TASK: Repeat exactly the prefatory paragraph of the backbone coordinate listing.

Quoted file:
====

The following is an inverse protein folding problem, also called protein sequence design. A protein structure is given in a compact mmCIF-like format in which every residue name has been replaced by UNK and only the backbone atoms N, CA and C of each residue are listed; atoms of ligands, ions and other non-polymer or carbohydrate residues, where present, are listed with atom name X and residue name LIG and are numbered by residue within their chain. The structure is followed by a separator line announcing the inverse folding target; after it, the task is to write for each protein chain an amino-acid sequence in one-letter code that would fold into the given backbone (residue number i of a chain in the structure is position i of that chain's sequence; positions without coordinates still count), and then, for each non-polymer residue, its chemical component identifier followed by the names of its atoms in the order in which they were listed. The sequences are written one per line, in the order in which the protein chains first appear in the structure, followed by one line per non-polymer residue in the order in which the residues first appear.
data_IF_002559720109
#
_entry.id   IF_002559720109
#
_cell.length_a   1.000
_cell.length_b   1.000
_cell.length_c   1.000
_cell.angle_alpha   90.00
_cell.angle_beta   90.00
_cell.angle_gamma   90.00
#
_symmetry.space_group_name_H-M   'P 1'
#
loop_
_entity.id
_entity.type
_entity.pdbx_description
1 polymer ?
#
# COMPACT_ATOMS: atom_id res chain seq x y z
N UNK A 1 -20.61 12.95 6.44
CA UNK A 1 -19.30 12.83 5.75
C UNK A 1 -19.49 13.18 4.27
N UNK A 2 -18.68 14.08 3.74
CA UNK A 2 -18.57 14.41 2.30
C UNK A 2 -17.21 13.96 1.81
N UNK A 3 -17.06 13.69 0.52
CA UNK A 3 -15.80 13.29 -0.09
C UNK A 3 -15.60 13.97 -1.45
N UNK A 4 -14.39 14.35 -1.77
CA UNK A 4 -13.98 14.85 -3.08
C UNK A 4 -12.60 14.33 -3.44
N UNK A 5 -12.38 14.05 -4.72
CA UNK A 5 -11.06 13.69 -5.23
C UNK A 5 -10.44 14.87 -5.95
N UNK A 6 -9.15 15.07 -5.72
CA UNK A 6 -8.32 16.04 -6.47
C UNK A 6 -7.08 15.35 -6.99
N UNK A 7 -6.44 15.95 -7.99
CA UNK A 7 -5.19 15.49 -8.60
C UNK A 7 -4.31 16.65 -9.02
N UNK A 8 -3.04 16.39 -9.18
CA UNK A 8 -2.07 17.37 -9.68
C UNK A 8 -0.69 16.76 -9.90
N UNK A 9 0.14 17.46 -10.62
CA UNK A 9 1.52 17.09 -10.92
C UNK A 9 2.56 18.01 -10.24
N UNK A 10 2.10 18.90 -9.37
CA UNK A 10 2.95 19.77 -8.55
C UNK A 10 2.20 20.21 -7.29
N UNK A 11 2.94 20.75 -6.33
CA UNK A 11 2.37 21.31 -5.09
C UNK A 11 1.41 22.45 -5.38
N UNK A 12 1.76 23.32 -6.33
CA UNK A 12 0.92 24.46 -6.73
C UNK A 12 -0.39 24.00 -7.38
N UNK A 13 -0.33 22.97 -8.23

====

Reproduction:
The following is an inverse protein folding problem, also called protein sequence design. A protein structure is given in a compact mmCIF-like format in which every residue name has been replaced by UNK and only the backbone atoms N, CA and C of each residue are listed; atoms of ligands, ions and other non-polymer or carbohydrate residues, where present, are listed with atom name X and residue name LIG and are numbered by residue within their chain. The structure is followed by a separator line announcing the inverse folding target; after it, the task is to write for each protein chain an amino-acid sequence in one-letter code that would fold into the given backbone (residue number i of a chain in the structure is position i of that chain's sequence; positions without coordinates still count), and then, for each non-polymer residue, its chemical component identifier followed by the names of its atoms in the order in which they were listed. The sequences are written one per line, in the order in which the protein chains first appear in the structure, followed by one line per non-polymer residue in the order in which the residues first appear.